Helen Keller made an empowering remark on her disability: “I am only one, but still I am one. I cannot do everything, but still I can do something; and because I cannot do everything, I will not refuse to do something that I can do.” This powerful quote has a special meaning to Chloe & I. As most of my readers know, I am a mother of two children with special disabilities. My 7-year-old daughter has a rare syndrome called Heterotaxy, Polysplenia Syndrome and my 4-year-old son has Atypical Autism. I often tell my children to believe in themselves and they can accomplish anything and to never let their disability get in their way. I also tell people that a disability or a syndrome does not defines who they are. What defines my children are their sweet enduring personalities. I firmly believe that if you have confidence in yourself and work hard, you can accomplish anything!
My daughter Chloe is special not because of her syndrome but because of who she is as a person. My daughter is my champ; I have such admiration for her! She is wonderful little girl with a unique personality. She leaves an impression on everyone she meets. Chloe does not let her health disability get in her way. However, she does have learning disabilities not otherwise specified (LDNOS) and at times, it is challenging for her, especially when she misses a lot of school. She struggles in school but her father and I do our best to help her. She also has a great support system in place within the school system. It also helps that Chloe has a good individual education plan (IEP).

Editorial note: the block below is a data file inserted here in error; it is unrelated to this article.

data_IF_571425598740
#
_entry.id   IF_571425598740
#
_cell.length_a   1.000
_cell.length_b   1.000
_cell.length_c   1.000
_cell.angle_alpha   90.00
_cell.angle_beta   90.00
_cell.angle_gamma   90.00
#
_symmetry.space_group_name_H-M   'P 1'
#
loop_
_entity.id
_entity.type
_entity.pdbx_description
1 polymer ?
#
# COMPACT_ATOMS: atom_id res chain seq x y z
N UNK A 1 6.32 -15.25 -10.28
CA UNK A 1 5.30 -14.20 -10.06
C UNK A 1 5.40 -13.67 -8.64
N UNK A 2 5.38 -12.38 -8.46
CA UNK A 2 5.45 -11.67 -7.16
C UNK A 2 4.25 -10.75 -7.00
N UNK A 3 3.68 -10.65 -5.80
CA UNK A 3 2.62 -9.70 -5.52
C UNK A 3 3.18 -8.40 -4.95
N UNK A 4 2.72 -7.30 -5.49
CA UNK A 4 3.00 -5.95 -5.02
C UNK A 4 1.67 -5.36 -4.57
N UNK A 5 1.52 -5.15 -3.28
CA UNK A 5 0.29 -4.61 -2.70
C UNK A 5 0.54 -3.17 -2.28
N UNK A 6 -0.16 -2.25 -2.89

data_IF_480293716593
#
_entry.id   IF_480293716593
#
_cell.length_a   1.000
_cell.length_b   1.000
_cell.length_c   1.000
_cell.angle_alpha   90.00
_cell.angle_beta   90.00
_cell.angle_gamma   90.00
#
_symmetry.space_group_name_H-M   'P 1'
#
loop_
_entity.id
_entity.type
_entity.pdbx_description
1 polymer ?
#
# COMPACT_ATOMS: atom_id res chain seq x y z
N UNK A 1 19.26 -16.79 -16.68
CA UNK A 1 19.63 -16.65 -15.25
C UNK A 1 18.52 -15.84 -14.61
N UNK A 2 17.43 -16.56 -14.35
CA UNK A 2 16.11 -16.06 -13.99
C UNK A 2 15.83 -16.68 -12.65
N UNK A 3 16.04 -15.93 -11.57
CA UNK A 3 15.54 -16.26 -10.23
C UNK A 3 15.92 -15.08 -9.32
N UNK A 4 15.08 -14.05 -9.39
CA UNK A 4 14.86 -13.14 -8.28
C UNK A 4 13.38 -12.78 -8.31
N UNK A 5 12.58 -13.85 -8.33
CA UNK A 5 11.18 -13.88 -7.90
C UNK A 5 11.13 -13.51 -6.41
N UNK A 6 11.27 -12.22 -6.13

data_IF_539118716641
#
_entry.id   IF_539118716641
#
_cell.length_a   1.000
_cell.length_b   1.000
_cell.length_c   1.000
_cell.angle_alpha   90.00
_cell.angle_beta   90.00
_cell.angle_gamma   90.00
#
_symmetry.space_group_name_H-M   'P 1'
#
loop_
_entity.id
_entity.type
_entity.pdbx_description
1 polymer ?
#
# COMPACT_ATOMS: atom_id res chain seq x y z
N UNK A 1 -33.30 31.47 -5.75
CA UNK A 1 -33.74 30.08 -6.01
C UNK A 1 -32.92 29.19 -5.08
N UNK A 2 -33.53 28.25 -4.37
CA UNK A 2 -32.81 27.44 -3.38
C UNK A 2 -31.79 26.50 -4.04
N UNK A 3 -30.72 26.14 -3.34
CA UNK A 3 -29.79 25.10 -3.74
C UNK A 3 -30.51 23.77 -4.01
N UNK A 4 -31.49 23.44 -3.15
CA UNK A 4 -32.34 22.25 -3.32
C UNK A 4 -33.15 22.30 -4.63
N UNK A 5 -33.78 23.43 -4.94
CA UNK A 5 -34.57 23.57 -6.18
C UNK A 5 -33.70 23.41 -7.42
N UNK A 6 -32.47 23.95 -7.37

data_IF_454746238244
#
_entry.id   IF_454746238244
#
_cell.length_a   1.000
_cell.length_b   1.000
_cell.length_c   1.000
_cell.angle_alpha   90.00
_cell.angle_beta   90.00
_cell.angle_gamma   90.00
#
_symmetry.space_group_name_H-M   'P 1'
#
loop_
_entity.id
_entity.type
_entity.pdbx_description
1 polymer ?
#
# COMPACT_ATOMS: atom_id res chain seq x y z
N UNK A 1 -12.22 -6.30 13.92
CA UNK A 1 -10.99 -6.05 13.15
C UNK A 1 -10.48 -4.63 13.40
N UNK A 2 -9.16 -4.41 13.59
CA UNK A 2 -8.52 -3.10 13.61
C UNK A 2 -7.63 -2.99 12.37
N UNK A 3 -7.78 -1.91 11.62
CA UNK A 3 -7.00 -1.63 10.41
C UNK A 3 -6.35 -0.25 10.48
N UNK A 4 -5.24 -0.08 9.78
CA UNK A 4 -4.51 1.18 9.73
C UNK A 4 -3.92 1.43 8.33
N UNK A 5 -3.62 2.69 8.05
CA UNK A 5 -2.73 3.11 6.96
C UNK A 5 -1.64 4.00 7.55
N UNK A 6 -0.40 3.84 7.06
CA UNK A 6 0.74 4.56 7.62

My son Brady on the other hand, struggles with a language and social delay. He has a hard time expressing his feelings and wants. We attempted to toilet train Brady this year. However, it was too much for him and Brady became very anxious and started to stress out a lot. We are giving toilet training a break for now and will attempt it again in the summer. Brady still has a hard time interacting with other children especially if the other child is tough in nature. He does not know how to handle a situation yet where the other child is intimidating him. This is a work in progress but compared to where he was a year ago he is a different, much improved little boy. He now communicates in short sentences and can verbally ask for things. His eye contact has improved dramatically. My husband, mother, Chloe and I all worked very hard on his eye contact. It took a good year and half but we did it! I owe a lot of gratitude to Early Intervention and ABA therapy. It is so important to have these services in place to help our child. My family has learned so many important techniques that we faithfully use to help Brady. Raising children with disabilities is a team effort. It is so important to have a working relationship with your child’s doctors, teachers, therapists, family and friends.
Because of Chloe’s syndrome and Brady Atypical Autism, I realize that the human body is so very complicated. I have spent countless hours researching the internet, and reading blogs to learn as much as I can. I have also learned so much from my children. My kids have taught me what it means to be a mother.
I believe that all my life experiences have been necessary in bringing me to the point where I am at today. I have learned not to concentrate on the negative but solely on the positive. And thankfully I am slowly finding that happy medium in my life. I hope this new outlook on life will stay with me throughout the coming years. I believe God sent me my children to learn from them, to make me a stronger, more compassionate, and a better person. I feel this is what my calling in life is all about to be Chloe and Brady’s mom.